Photos: Five reasons to watch the sun on the first day of spring

1. After giving Australia, parts of South America and other land masses south of the equator a warmer summer than usual, the sun slipped north of the equator Thursday. Now, with the arrival of spring, the United States, Europe and most of Asia can expect longer spans of daylight.

For the United States and the Middle East, which were among the only places in the north to experience a colder winter than usual, the extra sunlight could start delivering a reprieve. The Upper Midwest and Northeast, however, can expect below-freezing temperatures to last another weekend.


2. Thursday is technically supposed to bring equal amounts of nighttime and daytime. But the Earth's atmosphere and positioning actually produces a slightly longer day than night. And that trend of longer and longer days, which started back in December, continues through the start of summer.

3. Because of the Earth's positioning the next few days, drivers on flat roads traveling due east at about 7 a.m. and due west at about 7 p.m. will find themselves staring straight at the sun. At the North Pole, the elves have it hardest in some respects. They will see some degree of sunlight continuously until fall.

4. Flowers should be blooming soon, but climate scientists have been finding that spring has actually been beginning as much as three weeks earlier during the past couple of decades. Though a warming climate might be shifting the biological clocks of plants, scientists haven't determined what the effect of the earlier spring will be in the long term.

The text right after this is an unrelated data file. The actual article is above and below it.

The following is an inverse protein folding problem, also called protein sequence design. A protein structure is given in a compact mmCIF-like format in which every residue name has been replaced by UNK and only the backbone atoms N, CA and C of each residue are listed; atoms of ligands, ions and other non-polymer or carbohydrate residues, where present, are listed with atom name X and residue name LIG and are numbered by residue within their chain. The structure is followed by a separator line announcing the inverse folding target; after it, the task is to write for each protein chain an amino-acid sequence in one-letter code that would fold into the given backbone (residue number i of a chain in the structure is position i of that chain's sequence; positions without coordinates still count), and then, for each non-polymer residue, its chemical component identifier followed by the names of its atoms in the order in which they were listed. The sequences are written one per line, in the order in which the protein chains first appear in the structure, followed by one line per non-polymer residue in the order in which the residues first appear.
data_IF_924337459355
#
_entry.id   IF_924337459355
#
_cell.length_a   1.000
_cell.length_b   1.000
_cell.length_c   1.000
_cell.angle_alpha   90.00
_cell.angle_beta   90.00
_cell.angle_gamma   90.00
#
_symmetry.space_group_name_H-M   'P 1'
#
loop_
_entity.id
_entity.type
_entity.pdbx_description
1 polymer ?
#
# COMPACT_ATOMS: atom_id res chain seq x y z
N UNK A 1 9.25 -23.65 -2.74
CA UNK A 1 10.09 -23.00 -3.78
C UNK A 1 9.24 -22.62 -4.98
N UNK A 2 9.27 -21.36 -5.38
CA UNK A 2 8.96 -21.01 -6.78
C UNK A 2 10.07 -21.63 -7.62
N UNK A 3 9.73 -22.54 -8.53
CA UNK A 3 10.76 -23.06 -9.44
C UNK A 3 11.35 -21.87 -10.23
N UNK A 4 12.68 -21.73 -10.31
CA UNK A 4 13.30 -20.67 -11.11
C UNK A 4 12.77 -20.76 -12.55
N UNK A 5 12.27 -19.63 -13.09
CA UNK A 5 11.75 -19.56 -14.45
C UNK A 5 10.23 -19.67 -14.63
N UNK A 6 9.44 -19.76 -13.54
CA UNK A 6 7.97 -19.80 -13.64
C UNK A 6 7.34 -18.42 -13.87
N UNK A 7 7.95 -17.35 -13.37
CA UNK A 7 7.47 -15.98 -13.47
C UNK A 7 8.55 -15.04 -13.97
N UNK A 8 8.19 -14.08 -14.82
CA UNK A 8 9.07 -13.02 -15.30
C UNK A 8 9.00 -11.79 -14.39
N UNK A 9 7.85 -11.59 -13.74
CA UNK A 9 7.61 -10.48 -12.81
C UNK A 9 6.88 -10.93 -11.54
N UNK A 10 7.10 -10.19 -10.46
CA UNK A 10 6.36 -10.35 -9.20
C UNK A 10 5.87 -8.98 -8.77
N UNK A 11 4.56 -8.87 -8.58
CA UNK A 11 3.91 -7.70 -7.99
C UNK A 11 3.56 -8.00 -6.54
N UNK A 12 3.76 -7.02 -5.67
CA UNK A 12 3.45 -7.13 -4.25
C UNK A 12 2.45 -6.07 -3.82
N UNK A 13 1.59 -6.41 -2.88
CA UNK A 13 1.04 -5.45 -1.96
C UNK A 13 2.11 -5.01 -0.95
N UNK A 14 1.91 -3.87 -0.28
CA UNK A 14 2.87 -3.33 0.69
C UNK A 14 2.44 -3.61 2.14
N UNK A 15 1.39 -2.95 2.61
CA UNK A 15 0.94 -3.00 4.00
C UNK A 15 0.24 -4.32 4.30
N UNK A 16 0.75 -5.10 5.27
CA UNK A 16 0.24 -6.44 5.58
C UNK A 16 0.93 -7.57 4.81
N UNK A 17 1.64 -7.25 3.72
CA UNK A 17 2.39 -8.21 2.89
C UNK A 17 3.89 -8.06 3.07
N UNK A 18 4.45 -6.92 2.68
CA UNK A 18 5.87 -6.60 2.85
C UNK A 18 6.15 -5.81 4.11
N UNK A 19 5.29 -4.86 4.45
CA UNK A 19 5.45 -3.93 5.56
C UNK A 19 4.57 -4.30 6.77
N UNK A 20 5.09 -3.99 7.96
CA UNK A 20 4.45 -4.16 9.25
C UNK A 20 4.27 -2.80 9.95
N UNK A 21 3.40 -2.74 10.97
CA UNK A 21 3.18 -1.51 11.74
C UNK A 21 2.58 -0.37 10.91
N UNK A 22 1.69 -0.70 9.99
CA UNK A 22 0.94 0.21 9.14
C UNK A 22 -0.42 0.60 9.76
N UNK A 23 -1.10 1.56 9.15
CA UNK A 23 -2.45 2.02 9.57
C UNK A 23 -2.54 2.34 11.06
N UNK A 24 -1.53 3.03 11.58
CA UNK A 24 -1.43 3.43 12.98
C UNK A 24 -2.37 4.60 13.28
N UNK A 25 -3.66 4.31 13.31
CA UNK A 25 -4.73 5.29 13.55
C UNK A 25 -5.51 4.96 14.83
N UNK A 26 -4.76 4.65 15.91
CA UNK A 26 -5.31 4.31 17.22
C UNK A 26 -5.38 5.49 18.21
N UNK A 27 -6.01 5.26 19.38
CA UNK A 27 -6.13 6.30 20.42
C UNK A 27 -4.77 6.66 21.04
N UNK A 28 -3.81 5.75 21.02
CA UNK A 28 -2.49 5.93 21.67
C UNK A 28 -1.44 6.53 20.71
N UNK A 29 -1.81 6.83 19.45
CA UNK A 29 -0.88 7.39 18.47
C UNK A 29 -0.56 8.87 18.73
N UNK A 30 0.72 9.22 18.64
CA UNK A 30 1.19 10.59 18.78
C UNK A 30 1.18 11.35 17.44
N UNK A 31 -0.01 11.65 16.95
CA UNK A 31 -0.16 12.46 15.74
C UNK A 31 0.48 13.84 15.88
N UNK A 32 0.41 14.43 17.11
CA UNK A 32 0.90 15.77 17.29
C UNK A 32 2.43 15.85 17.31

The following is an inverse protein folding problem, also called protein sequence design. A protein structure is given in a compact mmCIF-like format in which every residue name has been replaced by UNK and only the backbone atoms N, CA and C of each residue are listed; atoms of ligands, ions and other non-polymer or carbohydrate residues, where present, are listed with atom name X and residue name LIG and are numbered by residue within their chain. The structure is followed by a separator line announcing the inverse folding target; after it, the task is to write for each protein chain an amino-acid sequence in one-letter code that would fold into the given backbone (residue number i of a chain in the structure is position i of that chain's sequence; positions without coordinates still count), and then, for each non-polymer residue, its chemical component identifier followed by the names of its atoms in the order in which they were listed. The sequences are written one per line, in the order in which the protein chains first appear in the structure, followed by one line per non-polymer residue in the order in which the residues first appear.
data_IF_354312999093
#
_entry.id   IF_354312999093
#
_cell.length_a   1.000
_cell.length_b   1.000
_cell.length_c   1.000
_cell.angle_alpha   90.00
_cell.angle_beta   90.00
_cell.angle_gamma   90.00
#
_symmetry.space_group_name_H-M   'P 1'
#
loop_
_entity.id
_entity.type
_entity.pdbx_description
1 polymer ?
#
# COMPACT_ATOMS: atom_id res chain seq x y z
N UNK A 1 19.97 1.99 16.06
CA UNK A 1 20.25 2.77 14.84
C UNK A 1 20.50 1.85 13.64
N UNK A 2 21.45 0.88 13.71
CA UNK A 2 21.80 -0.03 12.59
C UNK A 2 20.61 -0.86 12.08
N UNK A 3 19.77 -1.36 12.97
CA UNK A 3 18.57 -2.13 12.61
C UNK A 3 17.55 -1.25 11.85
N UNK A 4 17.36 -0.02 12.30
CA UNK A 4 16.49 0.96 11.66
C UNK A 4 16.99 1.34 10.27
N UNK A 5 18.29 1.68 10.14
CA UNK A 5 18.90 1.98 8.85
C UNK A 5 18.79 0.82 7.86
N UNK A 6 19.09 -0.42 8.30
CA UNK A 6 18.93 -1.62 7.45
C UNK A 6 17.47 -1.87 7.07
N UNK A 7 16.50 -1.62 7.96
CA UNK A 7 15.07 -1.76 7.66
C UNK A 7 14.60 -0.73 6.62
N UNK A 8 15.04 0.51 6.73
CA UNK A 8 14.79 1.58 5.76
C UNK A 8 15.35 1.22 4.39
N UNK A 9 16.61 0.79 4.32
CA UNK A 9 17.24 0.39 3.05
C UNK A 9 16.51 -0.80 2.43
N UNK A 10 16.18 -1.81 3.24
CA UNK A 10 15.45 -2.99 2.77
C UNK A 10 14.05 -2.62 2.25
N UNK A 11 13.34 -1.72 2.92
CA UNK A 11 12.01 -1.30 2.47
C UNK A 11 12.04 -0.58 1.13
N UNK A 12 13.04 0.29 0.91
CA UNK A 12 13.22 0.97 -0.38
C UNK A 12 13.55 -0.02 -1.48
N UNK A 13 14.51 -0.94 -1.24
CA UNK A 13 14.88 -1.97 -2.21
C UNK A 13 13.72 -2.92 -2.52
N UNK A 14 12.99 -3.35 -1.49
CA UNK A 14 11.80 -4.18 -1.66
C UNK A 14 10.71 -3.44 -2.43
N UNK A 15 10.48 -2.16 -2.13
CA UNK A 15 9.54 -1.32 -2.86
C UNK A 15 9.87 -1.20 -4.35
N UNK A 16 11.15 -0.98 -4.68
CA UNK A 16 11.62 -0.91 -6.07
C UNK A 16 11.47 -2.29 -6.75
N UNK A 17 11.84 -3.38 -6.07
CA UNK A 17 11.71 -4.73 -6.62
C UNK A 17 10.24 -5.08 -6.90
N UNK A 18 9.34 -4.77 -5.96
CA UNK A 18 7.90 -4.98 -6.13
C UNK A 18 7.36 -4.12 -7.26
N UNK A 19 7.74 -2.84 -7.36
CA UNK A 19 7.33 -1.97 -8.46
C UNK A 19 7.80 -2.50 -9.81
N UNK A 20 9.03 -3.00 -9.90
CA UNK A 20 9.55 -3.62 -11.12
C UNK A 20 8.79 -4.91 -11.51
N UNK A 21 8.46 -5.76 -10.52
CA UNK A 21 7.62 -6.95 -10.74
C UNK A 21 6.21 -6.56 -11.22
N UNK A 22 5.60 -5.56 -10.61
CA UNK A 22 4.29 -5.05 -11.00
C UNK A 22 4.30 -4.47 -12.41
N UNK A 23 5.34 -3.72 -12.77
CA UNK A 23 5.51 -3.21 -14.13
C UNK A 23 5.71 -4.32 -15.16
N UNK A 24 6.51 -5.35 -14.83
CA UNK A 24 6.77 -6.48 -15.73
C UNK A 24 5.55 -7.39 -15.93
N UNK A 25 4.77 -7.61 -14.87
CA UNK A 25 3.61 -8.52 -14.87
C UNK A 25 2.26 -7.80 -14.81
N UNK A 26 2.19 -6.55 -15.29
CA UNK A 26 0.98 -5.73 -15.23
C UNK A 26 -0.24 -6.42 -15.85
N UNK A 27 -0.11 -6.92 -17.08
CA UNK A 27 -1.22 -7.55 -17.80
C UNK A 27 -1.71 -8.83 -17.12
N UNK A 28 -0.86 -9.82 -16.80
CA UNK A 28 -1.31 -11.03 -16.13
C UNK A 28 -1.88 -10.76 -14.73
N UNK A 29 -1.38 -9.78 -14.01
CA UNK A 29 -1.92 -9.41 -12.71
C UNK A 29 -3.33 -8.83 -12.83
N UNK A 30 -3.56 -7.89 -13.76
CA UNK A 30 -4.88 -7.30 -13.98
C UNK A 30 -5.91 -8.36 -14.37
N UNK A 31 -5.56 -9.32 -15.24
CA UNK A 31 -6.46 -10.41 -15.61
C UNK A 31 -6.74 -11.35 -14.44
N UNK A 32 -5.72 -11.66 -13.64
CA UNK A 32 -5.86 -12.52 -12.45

5. Christians, Persians and Pagans have a reason to celebrate the sun's split of the globe this week.

Easter, the Christian observance honoring the resurrection of Jesus, falls on the first Sunday after spring's first full moon. Since a full moon wrapped up earlier this week, Easter won't come until April 20.

In the Iranian tradition, the vernal equinox marks Nowruz, or New Year's Day. Some Persians celebrate by venerating ancestors, feasting, and gathering around a table with seven symbolic items (apple, garlic, vinegar, flowers, pudding, sprouts and coins).

For Pagans of the Germanic tradition, the equinox brings an early celebration of the goddess of spring and fertility, Eostre, who is often depicted with hares at her side.